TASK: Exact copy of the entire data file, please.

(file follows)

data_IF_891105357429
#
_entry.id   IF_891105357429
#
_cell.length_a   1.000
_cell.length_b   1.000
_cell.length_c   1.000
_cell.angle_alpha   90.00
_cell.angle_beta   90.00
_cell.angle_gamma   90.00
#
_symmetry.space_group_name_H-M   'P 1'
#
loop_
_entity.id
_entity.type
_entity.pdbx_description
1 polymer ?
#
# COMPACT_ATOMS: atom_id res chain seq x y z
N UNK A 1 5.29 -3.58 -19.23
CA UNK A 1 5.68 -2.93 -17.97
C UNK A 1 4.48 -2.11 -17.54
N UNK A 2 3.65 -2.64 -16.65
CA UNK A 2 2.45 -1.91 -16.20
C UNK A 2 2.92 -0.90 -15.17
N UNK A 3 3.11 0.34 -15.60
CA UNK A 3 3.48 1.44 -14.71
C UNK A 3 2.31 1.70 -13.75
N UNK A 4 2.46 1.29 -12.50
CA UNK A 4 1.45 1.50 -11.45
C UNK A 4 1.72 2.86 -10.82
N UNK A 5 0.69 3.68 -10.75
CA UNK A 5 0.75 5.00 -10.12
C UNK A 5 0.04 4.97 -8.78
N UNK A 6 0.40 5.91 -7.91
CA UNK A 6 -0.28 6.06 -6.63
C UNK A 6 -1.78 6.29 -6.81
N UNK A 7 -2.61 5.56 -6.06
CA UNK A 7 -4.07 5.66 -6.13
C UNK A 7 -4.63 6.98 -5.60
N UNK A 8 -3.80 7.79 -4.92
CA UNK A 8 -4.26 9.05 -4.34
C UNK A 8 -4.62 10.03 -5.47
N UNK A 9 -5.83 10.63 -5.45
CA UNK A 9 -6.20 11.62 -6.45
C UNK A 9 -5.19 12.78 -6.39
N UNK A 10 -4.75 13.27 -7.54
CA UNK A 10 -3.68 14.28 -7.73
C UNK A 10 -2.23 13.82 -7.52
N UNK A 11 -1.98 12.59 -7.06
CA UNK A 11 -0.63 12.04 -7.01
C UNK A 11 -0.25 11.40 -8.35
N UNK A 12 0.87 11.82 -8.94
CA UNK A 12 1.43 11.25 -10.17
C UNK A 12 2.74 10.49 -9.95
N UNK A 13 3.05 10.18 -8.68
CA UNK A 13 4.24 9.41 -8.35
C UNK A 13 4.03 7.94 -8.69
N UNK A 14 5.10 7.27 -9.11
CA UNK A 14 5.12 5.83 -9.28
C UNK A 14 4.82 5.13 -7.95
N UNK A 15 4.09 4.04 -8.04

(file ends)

data_IF_891105357429
#
_entry.id   IF_891105357429
#
_cell.length_a   1.000
_cell.length_b   1.000
_cell.length_c   1.000
_cell.angle_alpha   90.00
_cell.angle_beta   90.00
_cell.angle_gamma   90.00
#
_symmetry.space_group_name_H-M   'P 1'
#
loop_
_entity.id
_entity.type
_entity.pdbx_description
1 polymer ?
#
# COMPACT_ATOMS: atom_id res chain seq x y z
N UNK A 1 5.29 -3.58 -19.23
CA UNK A 1 5.68 -2.93 -17.97
C UNK A 1 4.48 -2.11 -17.54
N UNK A 2 3.65 -2.64 -16.65
CA UNK A 2 2.45 -1.91 -16.20
C UNK A 2 2.92 -0.90 -15.17
N UNK A 3 3.11 0.34 -15.60
CA UNK A 3 3.48 1.44 -14.71
C UNK A 3 2.31 1.70 -13.75
N UNK A 4 2.46 1.29 -12.50
CA UNK A 4 1.45 1.50 -11.45
C UNK A 4 1.72 2.86 -10.82
N UNK A 5 0.69 3.68 -10.75
CA UNK A 5 0.75 5.00 -10.12
C UNK A 5 0.04 4.97 -8.78
N UNK A 6 0.40 5.91 -7.91
CA UNK A 6 -0.28 6.06 -6.63
C UNK A 6 -1.78 6.29 -6.81
N UNK A 7 -2.61 5.56 -6.06
CA UNK A 7 -4.07 5.66 -6.13
C UNK A 7 -4.63 6.98 -5.60
N UNK A 8 -3.80 7.79 -4.92
CA UNK A 8 -4.26 9.05 -4.34
C UNK A 8 -4.62 10.03 -5.47
N UNK A 9 -5.83 10.63 -5.45
CA UNK A 9 -6.20 11.62 -6.45
C UNK A 9 -5.19 12.78 -6.39
N UNK A 10 -4.75 13.27 -7.54
CA UNK A 10 -3.68 14.28 -7.73
C UNK A 10 -2.23 13.82 -7.52
N UNK A 11 -1.98 12.59 -7.06
CA UNK A 11 -0.63 12.04 -7.01
C UNK A 11 -0.25 11.40 -8.35
N UNK A 12 0.87 11.82 -8.94
CA UNK A 12 1.43 11.25 -10.17
C UNK A 12 2.74 10.49 -9.95
N UNK A 13 3.05 10.18 -8.68
CA UNK A 13 4.24 9.41 -8.35
C UNK A 13 4.03 7.94 -8.69
N UNK A 14 5.10 7.27 -9.11
CA UNK A 14 5.12 5.83 -9.28
C UNK A 14 4.82 5.13 -7.95
N UNK A 15 4.09 4.04 -8.04